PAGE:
A Russian court has sentenced jailed Kremlin critic Alexey Navalny to nine years in a maximum-security prison on new embezzlement and contempt of court charges.
Tuesday’s verdict has been seen as an attempt to keep President Vladimir Putin’s most ardent critic in prison for as long as possible.
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Navalny was jailed last year for two and a half years in a penal colony on old fraud charges after surviving an attempt to poison him with Novichok, a military-grade nerve agent, that he blames on the Kremlin.
A judge ruled on Tuesday that Navalny would also have to pay a fine of 1.2 million roubles ($11,500). Navalny can appeal the ruling.
Navalny had been accused of embezzling money that he and his foundation raised over the years and of insulting a judge during a previous trial.
The politician has rejected the allegations as politically motivated. The prosecution had asked for 13 years in a maximum-security prison for the anti-corruption crusader and a 1.2-million-rouble ($11,500) fine.
The trial, which opened about a month ago, unfolded in a makeshift courtroom in the prison colony hours away from Moscow where Navalny is serving a sentence for parole violations.
Navalny’s supporters have criticised the authorities’ decision to move the proceedings from a court in Moscow, saying it has effectively limited access to the proceedings for the media and supporters.
Navalny, 45, has appeared at hearings wearing prison garb and made several elaborate speeches during the trial, decrying the charges against him as bogus.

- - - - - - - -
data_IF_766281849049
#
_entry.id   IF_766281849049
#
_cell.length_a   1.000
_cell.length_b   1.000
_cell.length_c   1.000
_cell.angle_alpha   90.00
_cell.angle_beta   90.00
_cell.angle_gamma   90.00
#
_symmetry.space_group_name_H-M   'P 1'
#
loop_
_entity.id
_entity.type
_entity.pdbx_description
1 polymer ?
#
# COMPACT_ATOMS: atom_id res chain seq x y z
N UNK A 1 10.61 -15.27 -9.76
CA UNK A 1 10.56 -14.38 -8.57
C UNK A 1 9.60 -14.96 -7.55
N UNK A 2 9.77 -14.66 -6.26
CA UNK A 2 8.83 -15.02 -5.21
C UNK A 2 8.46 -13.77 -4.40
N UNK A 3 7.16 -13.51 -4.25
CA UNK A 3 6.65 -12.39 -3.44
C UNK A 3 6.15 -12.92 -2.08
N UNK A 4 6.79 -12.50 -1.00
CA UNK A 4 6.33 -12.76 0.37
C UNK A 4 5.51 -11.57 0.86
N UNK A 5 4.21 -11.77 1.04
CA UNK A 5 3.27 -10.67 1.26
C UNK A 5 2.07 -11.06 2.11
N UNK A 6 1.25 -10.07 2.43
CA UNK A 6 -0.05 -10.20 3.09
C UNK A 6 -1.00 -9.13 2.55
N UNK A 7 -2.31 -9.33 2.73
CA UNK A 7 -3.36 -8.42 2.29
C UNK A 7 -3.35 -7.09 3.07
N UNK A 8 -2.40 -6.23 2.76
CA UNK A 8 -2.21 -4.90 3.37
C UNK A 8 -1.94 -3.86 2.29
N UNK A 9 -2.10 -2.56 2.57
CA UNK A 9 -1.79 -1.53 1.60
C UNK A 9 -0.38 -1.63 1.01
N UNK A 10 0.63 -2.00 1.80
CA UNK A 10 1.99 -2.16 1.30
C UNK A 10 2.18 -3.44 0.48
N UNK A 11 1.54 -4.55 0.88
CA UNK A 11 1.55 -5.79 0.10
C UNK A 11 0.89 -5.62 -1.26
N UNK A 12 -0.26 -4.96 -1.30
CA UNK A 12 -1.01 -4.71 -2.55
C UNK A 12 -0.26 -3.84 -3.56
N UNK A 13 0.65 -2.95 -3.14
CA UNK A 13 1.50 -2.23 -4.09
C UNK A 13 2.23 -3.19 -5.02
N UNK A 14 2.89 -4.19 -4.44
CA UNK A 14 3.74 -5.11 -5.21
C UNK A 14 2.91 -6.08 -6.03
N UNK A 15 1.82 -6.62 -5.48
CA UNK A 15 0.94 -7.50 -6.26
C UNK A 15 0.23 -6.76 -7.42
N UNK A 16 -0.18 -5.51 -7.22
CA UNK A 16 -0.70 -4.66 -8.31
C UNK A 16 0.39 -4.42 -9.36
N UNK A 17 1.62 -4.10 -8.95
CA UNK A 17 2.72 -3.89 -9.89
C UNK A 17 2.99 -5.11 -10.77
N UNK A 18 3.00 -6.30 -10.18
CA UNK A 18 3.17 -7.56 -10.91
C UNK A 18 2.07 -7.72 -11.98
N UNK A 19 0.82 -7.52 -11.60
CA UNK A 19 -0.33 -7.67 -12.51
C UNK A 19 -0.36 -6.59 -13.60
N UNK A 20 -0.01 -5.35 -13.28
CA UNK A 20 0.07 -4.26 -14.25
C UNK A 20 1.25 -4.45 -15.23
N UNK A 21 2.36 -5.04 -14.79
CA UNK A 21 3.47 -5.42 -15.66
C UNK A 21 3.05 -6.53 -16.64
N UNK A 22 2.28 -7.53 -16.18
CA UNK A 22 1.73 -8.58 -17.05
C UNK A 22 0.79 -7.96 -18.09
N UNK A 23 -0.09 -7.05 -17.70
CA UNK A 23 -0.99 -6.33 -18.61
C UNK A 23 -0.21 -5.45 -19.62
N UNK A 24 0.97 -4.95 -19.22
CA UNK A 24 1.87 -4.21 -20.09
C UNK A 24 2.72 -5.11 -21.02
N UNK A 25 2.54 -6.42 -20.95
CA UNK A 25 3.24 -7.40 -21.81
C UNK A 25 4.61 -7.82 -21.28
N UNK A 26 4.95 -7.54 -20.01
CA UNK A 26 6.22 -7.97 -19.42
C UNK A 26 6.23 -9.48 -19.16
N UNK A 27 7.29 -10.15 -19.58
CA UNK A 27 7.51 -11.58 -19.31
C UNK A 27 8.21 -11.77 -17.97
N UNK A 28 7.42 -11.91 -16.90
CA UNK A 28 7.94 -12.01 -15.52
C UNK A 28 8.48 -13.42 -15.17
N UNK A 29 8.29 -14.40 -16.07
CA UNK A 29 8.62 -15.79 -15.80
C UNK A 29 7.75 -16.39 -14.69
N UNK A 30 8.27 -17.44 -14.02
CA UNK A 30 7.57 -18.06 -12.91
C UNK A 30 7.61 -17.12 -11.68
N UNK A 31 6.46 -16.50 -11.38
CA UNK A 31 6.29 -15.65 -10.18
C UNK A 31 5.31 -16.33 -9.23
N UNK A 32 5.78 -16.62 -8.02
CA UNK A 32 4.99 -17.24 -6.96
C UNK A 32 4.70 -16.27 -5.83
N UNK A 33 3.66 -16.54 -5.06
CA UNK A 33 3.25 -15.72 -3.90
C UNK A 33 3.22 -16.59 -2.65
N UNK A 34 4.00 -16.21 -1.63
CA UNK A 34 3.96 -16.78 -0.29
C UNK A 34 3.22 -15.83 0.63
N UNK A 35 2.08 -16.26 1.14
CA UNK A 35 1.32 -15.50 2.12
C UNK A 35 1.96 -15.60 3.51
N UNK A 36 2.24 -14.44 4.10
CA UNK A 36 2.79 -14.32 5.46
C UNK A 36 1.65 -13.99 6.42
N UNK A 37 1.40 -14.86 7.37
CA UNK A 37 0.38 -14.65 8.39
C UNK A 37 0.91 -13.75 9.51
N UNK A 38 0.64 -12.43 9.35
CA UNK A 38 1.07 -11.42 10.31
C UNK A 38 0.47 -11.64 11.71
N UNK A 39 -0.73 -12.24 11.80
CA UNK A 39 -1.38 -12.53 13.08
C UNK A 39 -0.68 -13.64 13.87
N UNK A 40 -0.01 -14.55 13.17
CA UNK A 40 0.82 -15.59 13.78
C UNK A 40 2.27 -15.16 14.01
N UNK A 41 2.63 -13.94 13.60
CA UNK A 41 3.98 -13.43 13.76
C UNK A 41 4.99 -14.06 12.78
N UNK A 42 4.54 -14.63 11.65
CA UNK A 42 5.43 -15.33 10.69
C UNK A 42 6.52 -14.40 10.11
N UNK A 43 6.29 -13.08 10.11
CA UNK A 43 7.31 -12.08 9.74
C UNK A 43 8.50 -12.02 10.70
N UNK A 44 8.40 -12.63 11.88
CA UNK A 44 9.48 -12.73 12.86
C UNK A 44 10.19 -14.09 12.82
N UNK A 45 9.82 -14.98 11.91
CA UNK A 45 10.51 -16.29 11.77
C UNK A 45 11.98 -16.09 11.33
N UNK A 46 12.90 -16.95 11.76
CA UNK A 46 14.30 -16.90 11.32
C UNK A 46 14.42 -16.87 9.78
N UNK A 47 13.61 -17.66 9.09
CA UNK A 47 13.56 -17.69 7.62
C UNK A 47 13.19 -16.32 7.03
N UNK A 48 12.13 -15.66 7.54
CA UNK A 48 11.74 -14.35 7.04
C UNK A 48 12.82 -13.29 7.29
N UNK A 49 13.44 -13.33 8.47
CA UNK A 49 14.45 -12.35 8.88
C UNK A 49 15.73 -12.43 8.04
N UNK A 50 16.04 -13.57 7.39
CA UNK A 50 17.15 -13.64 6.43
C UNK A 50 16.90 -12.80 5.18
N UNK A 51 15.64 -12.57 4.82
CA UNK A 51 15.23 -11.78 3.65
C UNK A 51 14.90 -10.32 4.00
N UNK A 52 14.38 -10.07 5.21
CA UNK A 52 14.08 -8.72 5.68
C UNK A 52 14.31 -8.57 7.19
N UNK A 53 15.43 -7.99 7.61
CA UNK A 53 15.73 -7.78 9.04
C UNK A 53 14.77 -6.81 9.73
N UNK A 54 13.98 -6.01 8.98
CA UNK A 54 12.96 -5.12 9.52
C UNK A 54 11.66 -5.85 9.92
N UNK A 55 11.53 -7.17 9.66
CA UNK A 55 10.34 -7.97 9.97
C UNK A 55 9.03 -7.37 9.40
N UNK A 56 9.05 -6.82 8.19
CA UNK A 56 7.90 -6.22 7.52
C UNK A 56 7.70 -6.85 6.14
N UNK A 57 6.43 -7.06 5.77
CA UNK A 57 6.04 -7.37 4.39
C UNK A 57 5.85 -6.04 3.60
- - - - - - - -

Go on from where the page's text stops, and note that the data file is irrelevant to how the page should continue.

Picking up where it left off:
Navalny was arrested in January last year immediately upon his return from Germany, where he spent five months convalescing from a poisoning he blamed on the Kremlin, a claim Russian officials vehemently denied.
Shortly after the arrest, a court sentenced him to prison for the parole violations stemming from a 2014 suspended sentence in a fraud case that Navalny has insisted was politically motivated.
Following Navalny’s imprisonment, authorities unleashed a sweeping crackdown on his associates and supporters.
His closest allies have left Russia after facing multiple criminal charges, and his Foundation for Fighting Corruption and a network of nearly 40 regional offices were outlawed as “extremist” – a designation that exposes people involved to prosecution.
Last month, Russian officials added Navalny and a number of his associates to a state registry of “extremists” and “terrorists”.
Several criminal cases have been launched against Navalny individually, leading his associates to suggest the Kremlin intends to keep him behind bars for as long as possible.